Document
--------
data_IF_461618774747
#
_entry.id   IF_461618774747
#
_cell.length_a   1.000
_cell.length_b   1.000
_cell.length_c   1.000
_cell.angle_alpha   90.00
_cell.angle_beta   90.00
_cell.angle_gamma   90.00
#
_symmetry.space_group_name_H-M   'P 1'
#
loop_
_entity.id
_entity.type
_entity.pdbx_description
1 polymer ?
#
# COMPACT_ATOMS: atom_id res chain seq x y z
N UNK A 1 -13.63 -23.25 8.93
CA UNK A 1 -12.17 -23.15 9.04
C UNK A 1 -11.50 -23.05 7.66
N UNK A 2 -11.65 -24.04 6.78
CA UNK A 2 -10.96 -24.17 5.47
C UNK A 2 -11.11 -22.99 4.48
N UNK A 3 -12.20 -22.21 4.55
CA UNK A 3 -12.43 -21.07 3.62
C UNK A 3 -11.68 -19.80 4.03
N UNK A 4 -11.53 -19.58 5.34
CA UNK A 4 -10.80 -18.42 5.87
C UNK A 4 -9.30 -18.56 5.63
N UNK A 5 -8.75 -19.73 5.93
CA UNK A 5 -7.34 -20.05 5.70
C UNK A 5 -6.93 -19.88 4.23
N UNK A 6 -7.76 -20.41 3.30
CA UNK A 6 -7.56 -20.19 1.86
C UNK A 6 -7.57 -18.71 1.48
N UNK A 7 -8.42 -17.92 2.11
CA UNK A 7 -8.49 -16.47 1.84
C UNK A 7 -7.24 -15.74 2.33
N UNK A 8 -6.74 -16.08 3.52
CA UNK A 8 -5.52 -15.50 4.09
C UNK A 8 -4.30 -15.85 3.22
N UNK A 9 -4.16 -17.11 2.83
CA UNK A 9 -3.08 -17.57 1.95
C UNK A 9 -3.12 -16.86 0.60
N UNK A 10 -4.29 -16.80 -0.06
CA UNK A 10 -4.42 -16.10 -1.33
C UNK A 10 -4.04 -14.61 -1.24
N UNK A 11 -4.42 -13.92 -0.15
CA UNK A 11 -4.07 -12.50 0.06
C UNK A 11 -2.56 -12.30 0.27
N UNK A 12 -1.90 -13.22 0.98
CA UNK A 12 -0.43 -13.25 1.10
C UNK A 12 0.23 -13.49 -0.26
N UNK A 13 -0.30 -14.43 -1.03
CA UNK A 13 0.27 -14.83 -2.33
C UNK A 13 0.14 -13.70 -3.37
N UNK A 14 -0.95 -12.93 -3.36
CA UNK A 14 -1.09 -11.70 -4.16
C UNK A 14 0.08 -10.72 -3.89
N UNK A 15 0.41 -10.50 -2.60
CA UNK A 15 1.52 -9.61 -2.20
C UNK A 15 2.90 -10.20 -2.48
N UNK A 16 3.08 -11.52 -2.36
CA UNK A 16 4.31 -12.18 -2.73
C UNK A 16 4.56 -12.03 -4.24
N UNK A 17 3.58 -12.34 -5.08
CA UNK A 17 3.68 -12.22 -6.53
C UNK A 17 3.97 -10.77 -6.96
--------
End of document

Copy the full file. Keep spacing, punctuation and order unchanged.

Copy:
data_IF_461618774747
#
_entry.id   IF_461618774747
#
_cell.length_a   1.000
_cell.length_b   1.000
_cell.length_c   1.000
_cell.angle_alpha   90.00
_cell.angle_beta   90.00
_cell.angle_gamma   90.00
#
_symmetry.space_group_name_H-M   'P 1'
#
loop_
_entity.id
_entity.type
_entity.pdbx_description
1 polymer ?
#
# COMPACT_ATOMS: atom_id res chain seq x y z
N UNK A 1 -13.63 -23.25 8.93
CA UNK A 1 -12.17 -23.15 9.04
C UNK A 1 -11.50 -23.05 7.66
N UNK A 2 -11.65 -24.04 6.78
CA UNK A 2 -10.96 -24.17 5.47
C UNK A 2 -11.11 -22.99 4.48
N UNK A 3 -12.20 -22.21 4.55
CA UNK A 3 -12.43 -21.07 3.62
C UNK A 3 -11.68 -19.80 4.03
N UNK A 4 -11.53 -19.58 5.34
CA UNK A 4 -10.80 -18.42 5.87
C UNK A 4 -9.30 -18.56 5.63
N UNK A 5 -8.75 -19.73 5.93
CA UNK A 5 -7.34 -20.05 5.70
C UNK A 5 -6.93 -19.88 4.23
N UNK A 6 -7.76 -20.41 3.30
CA UNK A 6 -7.56 -20.19 1.86
C UNK A 6 -7.57 -18.71 1.48
N UNK A 7 -8.42 -17.92 2.11
CA UNK A 7 -8.49 -16.47 1.84
C UNK A 7 -7.24 -15.74 2.33
N UNK A 8 -6.74 -16.08 3.52
CA UNK A 8 -5.52 -15.50 4.09
C UNK A 8 -4.30 -15.85 3.22
N UNK A 9 -4.16 -17.11 2.83
CA UNK A 9 -3.08 -17.57 1.95
C UNK A 9 -3.12 -16.86 0.60
N UNK A 10 -4.29 -16.80 -0.06
CA UNK A 10 -4.42 -16.10 -1.33
C UNK A 10 -4.04 -14.61 -1.24
N UNK A 11 -4.42 -13.92 -0.15
CA UNK A 11 -4.07 -12.50 0.06
C UNK A 11 -2.56 -12.30 0.27
N UNK A 12 -1.90 -13.22 0.98
CA UNK A 12 -0.43 -13.25 1.10
C UNK A 12 0.23 -13.49 -0.26
N UNK A 13 -0.30 -14.43 -1.03
CA UNK A 13 0.27 -14.83 -2.33
C UNK A 13 0.14 -13.70 -3.37
N UNK A 14 -0.95 -12.93 -3.36
CA UNK A 14 -1.09 -11.70 -4.16
C UNK A 14 0.08 -10.72 -3.89
N UNK A 15 0.41 -10.50 -2.60
CA UNK A 15 1.52 -9.61 -2.20
C UNK A 15 2.90 -10.20 -2.48
N UNK A 16 3.08 -11.52 -2.36
CA UNK A 16 4.31 -12.18 -2.73
C UNK A 16 4.56 -12.03 -4.24
N UNK A 17 3.58 -12.34 -5.08
CA UNK A 17 3.68 -12.22 -6.53
C UNK A 17 3.97 -10.77 -6.96